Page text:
Steve Braunias on a saw point
Chainsaw! Such a tough and aggressive little portmanteau, its two nailed-together words a perfect vortex of annihilation and screaming. No one thinks of a chainsaw switched off. Everyone thinks of a chainsaw switched on, the volume turned to 11. Loud, hysterical, a heavy metal drone, it requires both hands and is just the ticket when you need something amputated on the farm or around the home. Stand back! Its teeth will gnaw through branch and bone.
Chainsaw, I thought. That's what I need. The neighbour mentioned he'd be grateful if I trimmed a few branches of my grapefruit tree because it was blocking out light to his reptile cages. I've been over now and then to have a look; he's got an amazing collection of lizards, in yellows and greens, which he feeds with things like bananas. He also keeps frogs. One of my life's great and simple pleasures is to walk out onto the back deck of an evening and listen to their singing. I wouldn't want to deny these creatures anything.
"Chainsaws, please." I strode into Mitre 10 like I knew the place and was familiar with its shelves of tools and whatnot. I very rarely go into Mitre 10 and have no idea about tools, or whatnot. Certainly, I have never used a chainsaw or even been near one. But I'd done my consumer's homework. I read everything in my letterbox and was delighted to find a range of chainsaws in the Mitre 10 brochure. The cheapest was $129. The price spoke to me and so did the promise of howling rage. We've all had a stressful year. We all deserve a bit of release.
Chainsaws are either electric or petrol. The man at Mitre 10 took me to the $129 model. I said, "Is this an electric one?" He didn't say anything. He just pointed to the cord. I hate people who don't suffer fools. I suffer fools very willingly and quite freely; to act otherwise would be gross hypocrisy. Fools have as much right to take their place in Mitre 10 as the wise and the competent. We try our best. We give things a shot. We're good for the economy: a fool and his money are easily parted, although you could say the same thing about a fool and his limbs.
"Chainsaws," said the man at Mitre 10, "are dangerous in the wrong hands." My favourite 20 films of all time would probably include the original 1974 version of The Texas Chainsaw Massacre. Leatherface, the film's demented villain, holds a chainsaw in his very, very wrong hands for most of the movie. The noise of his weapon shatters the scariest thing in all horror movie soundtracks: silence. The essence of the horror movie is the quiet day and its sudden interruptions of pain, blood, amputation.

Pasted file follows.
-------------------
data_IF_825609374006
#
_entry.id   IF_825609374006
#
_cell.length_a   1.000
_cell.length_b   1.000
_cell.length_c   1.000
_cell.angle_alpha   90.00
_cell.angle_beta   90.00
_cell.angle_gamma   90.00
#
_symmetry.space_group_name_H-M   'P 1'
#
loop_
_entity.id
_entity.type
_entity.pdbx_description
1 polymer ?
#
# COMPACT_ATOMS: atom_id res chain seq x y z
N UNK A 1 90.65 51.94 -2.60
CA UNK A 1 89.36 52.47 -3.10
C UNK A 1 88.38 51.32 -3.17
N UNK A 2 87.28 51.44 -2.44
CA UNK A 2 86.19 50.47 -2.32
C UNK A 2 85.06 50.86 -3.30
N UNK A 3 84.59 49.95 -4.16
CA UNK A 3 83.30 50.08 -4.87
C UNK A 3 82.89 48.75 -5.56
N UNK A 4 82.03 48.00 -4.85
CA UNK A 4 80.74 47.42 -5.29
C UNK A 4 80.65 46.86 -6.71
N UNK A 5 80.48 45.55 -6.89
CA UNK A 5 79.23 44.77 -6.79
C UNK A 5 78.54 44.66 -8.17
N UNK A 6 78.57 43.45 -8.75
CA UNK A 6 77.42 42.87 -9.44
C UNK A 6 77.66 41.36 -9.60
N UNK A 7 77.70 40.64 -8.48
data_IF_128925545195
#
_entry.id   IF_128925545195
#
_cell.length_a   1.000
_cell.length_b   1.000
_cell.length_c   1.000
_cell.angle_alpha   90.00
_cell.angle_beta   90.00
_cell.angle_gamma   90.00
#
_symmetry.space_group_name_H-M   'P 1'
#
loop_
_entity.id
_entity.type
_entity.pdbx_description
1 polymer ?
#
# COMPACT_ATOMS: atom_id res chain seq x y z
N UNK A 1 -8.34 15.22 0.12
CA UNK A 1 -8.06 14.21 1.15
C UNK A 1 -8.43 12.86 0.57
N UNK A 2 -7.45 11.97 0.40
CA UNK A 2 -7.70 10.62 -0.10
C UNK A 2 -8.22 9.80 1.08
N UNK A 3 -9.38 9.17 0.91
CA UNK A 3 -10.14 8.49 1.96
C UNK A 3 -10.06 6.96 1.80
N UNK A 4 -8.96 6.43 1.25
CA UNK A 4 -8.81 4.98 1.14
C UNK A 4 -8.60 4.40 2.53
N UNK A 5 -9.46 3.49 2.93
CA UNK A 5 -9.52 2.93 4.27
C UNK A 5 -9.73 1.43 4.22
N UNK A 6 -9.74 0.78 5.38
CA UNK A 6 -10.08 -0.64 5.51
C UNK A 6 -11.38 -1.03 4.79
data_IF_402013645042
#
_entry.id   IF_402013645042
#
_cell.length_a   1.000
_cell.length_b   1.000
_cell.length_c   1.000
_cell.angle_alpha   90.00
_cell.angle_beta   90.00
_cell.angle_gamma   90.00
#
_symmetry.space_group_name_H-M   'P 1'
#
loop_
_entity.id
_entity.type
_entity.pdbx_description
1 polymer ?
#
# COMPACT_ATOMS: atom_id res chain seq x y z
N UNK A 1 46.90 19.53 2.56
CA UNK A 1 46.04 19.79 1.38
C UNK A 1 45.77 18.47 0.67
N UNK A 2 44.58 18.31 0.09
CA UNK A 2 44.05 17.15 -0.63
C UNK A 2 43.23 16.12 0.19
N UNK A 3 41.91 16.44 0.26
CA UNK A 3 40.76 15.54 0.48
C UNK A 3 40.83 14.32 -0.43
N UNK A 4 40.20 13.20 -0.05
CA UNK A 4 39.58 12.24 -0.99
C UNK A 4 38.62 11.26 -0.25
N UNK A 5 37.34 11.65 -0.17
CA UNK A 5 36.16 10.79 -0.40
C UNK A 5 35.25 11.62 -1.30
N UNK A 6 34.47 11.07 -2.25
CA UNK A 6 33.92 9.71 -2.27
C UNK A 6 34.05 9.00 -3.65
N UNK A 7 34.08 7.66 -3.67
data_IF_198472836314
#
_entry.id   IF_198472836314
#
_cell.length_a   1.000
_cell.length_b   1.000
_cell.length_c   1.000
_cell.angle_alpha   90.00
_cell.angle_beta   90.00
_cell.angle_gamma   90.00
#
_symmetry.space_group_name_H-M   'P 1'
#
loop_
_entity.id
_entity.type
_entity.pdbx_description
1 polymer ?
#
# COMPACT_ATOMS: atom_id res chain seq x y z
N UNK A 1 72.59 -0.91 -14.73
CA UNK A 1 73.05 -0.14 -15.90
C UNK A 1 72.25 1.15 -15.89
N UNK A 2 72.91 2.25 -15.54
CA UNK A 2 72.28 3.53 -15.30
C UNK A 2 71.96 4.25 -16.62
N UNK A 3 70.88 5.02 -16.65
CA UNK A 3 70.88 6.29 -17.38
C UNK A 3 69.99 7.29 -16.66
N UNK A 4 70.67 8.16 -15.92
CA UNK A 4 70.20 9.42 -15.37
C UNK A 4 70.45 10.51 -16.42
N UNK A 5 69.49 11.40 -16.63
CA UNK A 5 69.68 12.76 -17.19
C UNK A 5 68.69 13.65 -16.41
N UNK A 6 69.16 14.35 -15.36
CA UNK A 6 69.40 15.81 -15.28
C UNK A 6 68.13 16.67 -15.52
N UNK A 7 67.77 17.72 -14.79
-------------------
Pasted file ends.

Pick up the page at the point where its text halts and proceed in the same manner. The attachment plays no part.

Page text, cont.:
"A chainsaw will kick back if you do it like this," said the man from Mitre 10, miming a particular action. He explained that the saw would bounce up and hit the top of the user's head. "I've seen it," he said. "But only in photos." He demonstrated more of its features and I could tell he was warming to me, that he knew I really wanted that chainsaw, but needed special treatment and a measure of kindness. We talked for about 20 minutes. Another man from Mitre 10 joined in, too. His contribution was to show how to tighten the belt. I tried to keep up. I rode waves of confidence, and fell into pits of despair. The first man had to go, he had a meeting. He said: "You'll be right." We shook hands and it was one of the best handshakes I've ever encountered. It was strong and firm, and it had meaning, too. It meant that he knew I could handle a chainsaw.
"Flowers, eh," said the kid at the checkout counter. After the first man left, I mentioned to the second man that I was going to use the chainsaw to take down some branches off my grapefruit tree. He asked how high they were. I said I would be on a ladder. He said that he didn't know about that, that I'd have to be extremely careful, that something could very easily go wrong. "I've seen photos," he said. Where are these photos? I thought of the chainsaw teeth gnawing through branch and bone, my foolish life interrupted by screaming and annihilation ... I said I just had to go and check on something. In fact, I went to the Mitre 10 garden centre and chose five potted flowers for $10. "I was going to buy a chainsaw," I said to the checkout kid, then I went home and took down the branches with a tomahawk.
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Next week: Diana Wichtel